At times, the propaganda campaign zeroed in on Mr. Sudworth, a longtime BBC correspondent who won a George Polk Award last year for his reporting on the internment camps in Xinjiang. The Foreign Correspondents’ Club of China said on Wednesday that Chinese state media had posted videos of Mr. Sudworth online using footage obtained from police cameras.Last month, The Global Times, a state-backed nationalist tabloid, published a widely circulated article attacking Mr. Sudworth for his Xinjiang reporting and accusing him of being an “anti-China” journalist backed by “foreign forces,” including the United States.“In the past few years, the …

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Britain Holds On to a Colony in Africa, With America’s Help

The cause is a little-known group of 55 islands in the middle of the Indian Ocean known as the Chagos Archipelago. For 150 years they were part of the British colony of Mauritius. Then, in 1965, at the instigation of President Lyndon Johnson, Britain decided to separate the islands from Mauritius and, at just the time that the world was agreeing the era of colonialism was over, created a new colony, called the British Indian Ocean Territory. One of the islands, Diego Garcia, was leased to the United States for a military base.Mauritius got its independence in 1968, but without Chagos. The entire …

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China’s Tesla challengers report record first-quarter sales, but still face uphill battle to catch global EV leader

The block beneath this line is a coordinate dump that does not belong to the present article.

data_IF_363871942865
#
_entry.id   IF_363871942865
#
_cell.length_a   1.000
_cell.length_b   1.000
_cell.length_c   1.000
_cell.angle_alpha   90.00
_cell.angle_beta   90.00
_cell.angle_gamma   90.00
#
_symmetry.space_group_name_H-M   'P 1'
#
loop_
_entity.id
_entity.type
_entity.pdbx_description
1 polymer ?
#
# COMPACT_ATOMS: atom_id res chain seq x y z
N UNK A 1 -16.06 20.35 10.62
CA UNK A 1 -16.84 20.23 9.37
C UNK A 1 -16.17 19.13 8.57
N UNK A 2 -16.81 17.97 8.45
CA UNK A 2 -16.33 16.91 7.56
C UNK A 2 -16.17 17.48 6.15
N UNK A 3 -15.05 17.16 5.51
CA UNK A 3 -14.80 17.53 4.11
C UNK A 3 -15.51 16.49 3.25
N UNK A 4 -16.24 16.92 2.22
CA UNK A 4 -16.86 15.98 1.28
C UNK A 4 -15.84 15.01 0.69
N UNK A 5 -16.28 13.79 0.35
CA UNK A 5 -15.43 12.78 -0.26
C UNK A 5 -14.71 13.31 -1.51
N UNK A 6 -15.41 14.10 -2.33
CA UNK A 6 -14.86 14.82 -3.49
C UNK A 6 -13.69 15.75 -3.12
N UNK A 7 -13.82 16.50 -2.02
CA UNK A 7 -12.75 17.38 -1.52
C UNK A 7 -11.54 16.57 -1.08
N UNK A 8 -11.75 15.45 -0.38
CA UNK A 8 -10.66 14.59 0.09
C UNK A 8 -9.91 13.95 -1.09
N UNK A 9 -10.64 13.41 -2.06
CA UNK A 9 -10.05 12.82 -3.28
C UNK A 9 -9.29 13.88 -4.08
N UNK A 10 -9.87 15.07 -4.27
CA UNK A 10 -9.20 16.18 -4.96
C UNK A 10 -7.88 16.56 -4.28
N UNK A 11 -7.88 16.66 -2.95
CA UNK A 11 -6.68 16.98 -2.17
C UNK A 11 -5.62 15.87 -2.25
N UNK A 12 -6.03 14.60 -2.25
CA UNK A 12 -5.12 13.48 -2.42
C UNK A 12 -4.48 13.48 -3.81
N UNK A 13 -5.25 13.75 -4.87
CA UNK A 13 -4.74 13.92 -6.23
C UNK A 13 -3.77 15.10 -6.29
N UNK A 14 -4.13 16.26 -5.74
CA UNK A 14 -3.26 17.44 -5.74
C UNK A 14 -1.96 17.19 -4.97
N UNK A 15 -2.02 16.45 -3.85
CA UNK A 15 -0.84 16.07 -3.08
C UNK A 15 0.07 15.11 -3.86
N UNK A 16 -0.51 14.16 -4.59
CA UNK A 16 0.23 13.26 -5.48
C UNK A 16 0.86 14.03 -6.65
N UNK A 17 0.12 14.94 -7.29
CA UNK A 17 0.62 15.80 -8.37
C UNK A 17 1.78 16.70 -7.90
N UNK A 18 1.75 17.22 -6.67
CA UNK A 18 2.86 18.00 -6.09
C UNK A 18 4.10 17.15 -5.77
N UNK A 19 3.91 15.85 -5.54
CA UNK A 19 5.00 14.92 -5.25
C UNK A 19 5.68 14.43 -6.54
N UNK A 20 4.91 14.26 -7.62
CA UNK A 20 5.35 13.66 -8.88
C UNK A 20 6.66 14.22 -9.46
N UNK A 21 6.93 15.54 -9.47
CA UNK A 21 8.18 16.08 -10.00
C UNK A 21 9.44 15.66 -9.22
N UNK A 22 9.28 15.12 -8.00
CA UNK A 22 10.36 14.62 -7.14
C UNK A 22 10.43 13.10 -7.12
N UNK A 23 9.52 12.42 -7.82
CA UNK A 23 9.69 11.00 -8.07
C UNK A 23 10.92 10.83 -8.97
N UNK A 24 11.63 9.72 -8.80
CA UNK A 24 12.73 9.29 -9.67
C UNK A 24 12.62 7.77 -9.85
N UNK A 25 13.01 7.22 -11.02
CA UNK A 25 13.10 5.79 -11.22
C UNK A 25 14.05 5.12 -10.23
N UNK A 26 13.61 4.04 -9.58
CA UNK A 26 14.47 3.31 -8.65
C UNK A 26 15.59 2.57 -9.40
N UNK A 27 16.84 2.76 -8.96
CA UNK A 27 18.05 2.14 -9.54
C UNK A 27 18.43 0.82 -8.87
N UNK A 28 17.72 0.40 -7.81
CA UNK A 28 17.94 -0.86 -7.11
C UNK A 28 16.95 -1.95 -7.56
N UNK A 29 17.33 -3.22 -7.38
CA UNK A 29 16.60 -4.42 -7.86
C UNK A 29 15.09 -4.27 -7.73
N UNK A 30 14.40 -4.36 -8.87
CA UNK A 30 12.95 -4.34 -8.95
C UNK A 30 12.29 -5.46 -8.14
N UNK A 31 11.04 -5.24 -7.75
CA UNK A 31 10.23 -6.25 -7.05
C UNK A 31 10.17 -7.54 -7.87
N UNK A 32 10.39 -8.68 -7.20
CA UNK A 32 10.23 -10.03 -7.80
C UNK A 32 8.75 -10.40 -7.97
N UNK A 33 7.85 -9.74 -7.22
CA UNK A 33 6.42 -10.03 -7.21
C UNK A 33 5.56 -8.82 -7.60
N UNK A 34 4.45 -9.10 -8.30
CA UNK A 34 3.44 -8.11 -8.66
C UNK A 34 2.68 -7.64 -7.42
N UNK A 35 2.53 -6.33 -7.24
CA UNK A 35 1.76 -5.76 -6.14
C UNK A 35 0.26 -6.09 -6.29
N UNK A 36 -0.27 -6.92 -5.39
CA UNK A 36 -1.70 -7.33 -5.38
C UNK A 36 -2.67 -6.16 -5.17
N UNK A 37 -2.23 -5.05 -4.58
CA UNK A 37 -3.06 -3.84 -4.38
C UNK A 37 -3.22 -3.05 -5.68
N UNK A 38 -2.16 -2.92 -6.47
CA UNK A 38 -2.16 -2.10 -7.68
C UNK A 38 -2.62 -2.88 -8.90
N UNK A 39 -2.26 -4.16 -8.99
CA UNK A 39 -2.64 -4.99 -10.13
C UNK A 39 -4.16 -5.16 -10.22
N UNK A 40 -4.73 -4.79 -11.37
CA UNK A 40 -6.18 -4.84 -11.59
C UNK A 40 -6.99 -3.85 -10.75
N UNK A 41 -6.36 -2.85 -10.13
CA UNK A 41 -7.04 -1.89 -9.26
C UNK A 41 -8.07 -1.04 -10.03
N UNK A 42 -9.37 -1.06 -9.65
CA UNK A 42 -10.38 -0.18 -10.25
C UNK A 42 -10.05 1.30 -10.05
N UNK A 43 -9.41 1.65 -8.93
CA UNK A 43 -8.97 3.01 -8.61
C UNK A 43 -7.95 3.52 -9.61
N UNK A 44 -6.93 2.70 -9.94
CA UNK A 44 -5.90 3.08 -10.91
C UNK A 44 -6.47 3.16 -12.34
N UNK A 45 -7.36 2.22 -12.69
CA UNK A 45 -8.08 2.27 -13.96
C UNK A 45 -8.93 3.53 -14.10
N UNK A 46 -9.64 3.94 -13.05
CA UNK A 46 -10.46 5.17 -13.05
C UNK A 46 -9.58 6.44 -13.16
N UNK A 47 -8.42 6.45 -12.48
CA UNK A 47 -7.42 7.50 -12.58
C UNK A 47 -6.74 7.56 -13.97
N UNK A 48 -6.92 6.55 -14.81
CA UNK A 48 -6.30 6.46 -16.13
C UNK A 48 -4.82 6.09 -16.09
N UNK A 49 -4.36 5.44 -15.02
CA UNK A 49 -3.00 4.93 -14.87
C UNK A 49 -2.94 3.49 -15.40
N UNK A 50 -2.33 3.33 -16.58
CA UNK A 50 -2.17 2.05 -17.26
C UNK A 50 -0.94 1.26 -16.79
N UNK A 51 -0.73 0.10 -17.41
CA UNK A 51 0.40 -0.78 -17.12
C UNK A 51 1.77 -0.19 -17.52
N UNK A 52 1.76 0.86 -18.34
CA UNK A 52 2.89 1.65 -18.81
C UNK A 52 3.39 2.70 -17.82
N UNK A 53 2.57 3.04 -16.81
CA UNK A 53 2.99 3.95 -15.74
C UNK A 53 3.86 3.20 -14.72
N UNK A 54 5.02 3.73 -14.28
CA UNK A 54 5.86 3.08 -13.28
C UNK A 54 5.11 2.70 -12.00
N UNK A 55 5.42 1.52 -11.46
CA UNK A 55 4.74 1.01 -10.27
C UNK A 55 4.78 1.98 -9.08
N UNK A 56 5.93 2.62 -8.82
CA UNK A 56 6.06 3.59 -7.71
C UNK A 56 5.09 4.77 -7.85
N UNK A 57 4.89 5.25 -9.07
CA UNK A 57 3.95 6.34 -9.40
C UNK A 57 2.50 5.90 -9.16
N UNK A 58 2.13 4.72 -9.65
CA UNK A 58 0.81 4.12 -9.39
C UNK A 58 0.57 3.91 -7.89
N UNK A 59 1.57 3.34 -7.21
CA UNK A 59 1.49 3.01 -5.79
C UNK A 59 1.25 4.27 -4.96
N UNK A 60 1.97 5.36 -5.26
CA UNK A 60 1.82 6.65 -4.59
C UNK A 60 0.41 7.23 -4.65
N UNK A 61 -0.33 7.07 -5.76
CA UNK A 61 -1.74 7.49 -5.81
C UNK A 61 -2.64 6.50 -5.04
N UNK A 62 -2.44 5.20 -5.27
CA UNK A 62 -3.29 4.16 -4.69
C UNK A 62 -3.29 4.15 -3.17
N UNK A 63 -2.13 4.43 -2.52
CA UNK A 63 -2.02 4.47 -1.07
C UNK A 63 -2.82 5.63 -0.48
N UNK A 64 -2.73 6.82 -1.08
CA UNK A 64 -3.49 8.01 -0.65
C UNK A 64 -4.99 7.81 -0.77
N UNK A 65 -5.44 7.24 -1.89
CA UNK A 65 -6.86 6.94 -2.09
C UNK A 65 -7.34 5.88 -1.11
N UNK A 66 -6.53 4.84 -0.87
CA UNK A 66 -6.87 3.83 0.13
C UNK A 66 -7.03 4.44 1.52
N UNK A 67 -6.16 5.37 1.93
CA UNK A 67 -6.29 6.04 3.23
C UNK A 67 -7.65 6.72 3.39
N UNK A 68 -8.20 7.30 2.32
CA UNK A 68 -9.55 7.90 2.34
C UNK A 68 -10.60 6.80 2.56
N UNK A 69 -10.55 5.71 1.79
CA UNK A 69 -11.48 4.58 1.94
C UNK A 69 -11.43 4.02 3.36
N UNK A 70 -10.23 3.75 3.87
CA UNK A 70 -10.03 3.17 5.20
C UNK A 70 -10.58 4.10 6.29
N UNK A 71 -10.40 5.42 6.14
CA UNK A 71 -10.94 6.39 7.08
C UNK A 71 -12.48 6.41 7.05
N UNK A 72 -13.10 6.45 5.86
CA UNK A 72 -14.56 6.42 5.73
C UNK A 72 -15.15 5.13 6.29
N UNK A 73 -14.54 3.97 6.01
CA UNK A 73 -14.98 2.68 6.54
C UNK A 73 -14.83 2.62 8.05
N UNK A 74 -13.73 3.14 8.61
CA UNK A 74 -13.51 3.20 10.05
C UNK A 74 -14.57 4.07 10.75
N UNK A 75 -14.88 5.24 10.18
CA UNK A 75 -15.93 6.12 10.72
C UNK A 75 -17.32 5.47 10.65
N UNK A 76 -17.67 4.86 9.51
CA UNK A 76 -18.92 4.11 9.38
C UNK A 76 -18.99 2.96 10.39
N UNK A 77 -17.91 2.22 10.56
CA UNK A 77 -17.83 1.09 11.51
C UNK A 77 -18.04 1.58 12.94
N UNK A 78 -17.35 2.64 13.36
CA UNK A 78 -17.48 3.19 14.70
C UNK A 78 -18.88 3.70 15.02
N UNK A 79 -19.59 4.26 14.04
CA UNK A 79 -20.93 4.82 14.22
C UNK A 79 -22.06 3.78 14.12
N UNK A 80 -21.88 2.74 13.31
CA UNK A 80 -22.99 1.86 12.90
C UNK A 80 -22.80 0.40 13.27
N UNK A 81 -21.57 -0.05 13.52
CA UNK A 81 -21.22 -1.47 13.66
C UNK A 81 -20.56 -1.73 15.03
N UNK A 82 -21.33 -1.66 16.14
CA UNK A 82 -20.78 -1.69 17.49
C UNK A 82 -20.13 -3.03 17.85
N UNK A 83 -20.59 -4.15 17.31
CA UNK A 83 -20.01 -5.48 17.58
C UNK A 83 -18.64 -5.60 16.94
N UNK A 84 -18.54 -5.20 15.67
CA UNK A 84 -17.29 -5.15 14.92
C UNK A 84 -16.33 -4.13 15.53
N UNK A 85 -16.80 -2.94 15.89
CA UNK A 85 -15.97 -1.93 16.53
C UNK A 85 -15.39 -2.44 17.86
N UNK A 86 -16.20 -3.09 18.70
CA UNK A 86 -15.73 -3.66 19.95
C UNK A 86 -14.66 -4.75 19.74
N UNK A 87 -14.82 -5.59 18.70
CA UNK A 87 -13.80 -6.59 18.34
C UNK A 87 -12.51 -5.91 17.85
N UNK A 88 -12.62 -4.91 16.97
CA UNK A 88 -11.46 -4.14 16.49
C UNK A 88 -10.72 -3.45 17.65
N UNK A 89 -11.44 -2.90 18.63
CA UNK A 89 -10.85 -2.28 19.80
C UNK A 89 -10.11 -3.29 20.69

China’s main Tesla rivals, NIO and Xpeng, reported record sales in the first quarter of this year as smart electric vehicles increasingly hit the mark with mainland motorists.Although both saw deliveries surge more than fivefold from the same period of 2020, they are still a long way behind the American electric-car giant.Shanghai-based NIO said on Thursday that it delivered 20,060 vehicles from January to March, a huge leap of 423 per cent from the same period a year ago.Guangzhou…

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Value of TikTok maker ByteDance approaches US$400 billion for new investors, sources say

The valuation of ByteDance is approaching US$400 billion for private-equity investors, a source told the South China Morning Post, as the Chinese owner of short video-sharing app TikTok cements its leading position among global tech unicorns.The person, who was briefed on the matter, said the value of the Beijing-based start-up has been swelling in the private market as it considers a public listing for TikTok’s Chinese sibling app Douyin.The new valuation of nearly US$400 billion, if confirmed…

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Apple’s carbon-neutral goal gathers pace as it brings 2GW of renewable energy online in China

Apple has made deep inroads in helping its suppliers in China transition to renewable energy and achieve its carbon-neutral target by 2030 by exceeding its goal of bringing online over 2 gigawatts of renewable energy on the mainland. By surpassing its green energy goal, the Cupertino, California-based company said it can avoid the emission of nearly 4 million metric tons of carbon dioxide annually in China – the equivalent of taking nearly 1 million cars off the road each year.Last July, Apple…